Marlow Rowing Club VAT case – penalties for “careless” application of a zero rate certificate

The case Marlow Rowing Club (TC6803) concerns a charity’s issuing of a certificate to enable a building contractor to zero rate construction.  The First tier Tribunal has been asked to consider whether that certificate was issued carelessly, the result of which determines whether a penalty is paid.  Penalties can be up to 100% of the tax due.

Unfortunately, the tribunal decided that it had been careless.  The circumstances are such as to possibly suggest that this charity’s circumstances may be widespread, rather than unique.

The charity now accepts that its use of the building would not be for relevant charitable purposes, and that therefore the relief would not apply.  It had taken a different view at the time of issuing the certificate however, based on its essential similarity to the circumstances of Longridge on the Thames, which was in the process of litigating its case that its activity amounted to a relevant charitable purpose activity at the time Marlow Rowing Club issued the certificate.  As we now know, Longridge was unsuccessful at Court of Appeal stage.  However, Longridge had won at First and Upper Tribunal prior to the reverse at the Court of Appeal.  Marlow issued its certificate after the result of the First Tribunal, and before the confirmatory result from the Upper Tribunal.

Prior to issuing the certificate the Club took advice from a leading QC and its accountants (a large firm).  We do not have access to these two pieces of advice, and can only interpret them vicariously through the tribunal decision.  However, it is not clear that the advice was emphatically in favour of simply issuing a certificate, though one could infer from limited information that it implied that to do so was reasonable.  It is clear that the Club knew that HMRC disagreed with the First Tribunal’s decision in Longridge, and appeared to know that HMRC wished to continue litigation.  On the other hand, as at the time of issuance of the certificate, a tribunal had decided that a use such as that intended by the Club would qualify as relevant charitable use.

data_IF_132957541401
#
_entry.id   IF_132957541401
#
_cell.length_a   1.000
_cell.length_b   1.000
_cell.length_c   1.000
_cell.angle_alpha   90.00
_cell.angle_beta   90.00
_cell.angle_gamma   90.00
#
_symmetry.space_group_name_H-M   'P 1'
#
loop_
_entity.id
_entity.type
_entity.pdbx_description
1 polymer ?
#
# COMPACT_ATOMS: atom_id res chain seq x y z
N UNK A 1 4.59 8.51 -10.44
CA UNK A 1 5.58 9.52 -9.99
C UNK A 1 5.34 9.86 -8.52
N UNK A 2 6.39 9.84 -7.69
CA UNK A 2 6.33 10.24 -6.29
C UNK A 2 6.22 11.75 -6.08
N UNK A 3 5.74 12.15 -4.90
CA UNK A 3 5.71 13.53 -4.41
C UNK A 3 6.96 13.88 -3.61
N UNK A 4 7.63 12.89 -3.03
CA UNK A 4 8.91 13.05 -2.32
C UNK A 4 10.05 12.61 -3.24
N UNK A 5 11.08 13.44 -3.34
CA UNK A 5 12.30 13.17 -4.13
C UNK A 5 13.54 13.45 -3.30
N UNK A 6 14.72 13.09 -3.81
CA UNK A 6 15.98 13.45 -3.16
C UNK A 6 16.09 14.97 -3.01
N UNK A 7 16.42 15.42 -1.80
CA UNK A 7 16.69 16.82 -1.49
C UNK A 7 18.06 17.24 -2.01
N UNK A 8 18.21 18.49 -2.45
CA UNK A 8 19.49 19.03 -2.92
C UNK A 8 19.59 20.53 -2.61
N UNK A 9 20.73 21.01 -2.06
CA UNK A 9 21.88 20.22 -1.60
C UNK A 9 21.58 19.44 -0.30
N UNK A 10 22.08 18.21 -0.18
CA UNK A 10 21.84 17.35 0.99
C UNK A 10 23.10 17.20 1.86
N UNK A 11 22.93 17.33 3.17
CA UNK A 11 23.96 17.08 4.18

It is therefore concerning to note that the tribunal has decided that the issuance of the certificate was careless because the possible doubts about relevant charitable use qualification were not brought to HMRC’s attention at the time.

It is worth noting that a certificate must be in place prior to works commencing, so the issuance cannot practically await a final court decision in a typical span of litigation.  It is also self evident that HMRC would have opined that the certificate could not be issued, and it is thus difficult to see what the trustees of the charity could then do, having gone to HMRC for agreement.  The only alternative (which the charity did not take) would be to issue the certificate and at the same time inform HMRC of its having done so, in order to allow HMRC to assess the due tax.  But would that have meant no penalty could apply?  The certificate would still have been issued.  The only difference would have been, arguably, that further care, following the certificate’s issue, would have been regarded as having been given.

It may not have helped that the advice seems not to have been followed in its most cautious guise, or that perhaps the wrong questions were asked by the charity in eliciting the advice.  There is an aspect whereby the certificate included parts of the building that could not be justified even on a Longridge basis, and that will not have helped.  But, otherwise, the stark upshot appears to be that, if you rely on current case law in deciding to issue the certificate while knowing that HMRC does not agree with the case decision, you are deemed careless.  This seems to be extremely harsh as any kind of general principle.  Trustees in a similar position will wish to take urgent advice.

Graham Elliott is Technical Adviser to the Charity Tax Group and Director of City & Cambridge Consultancy

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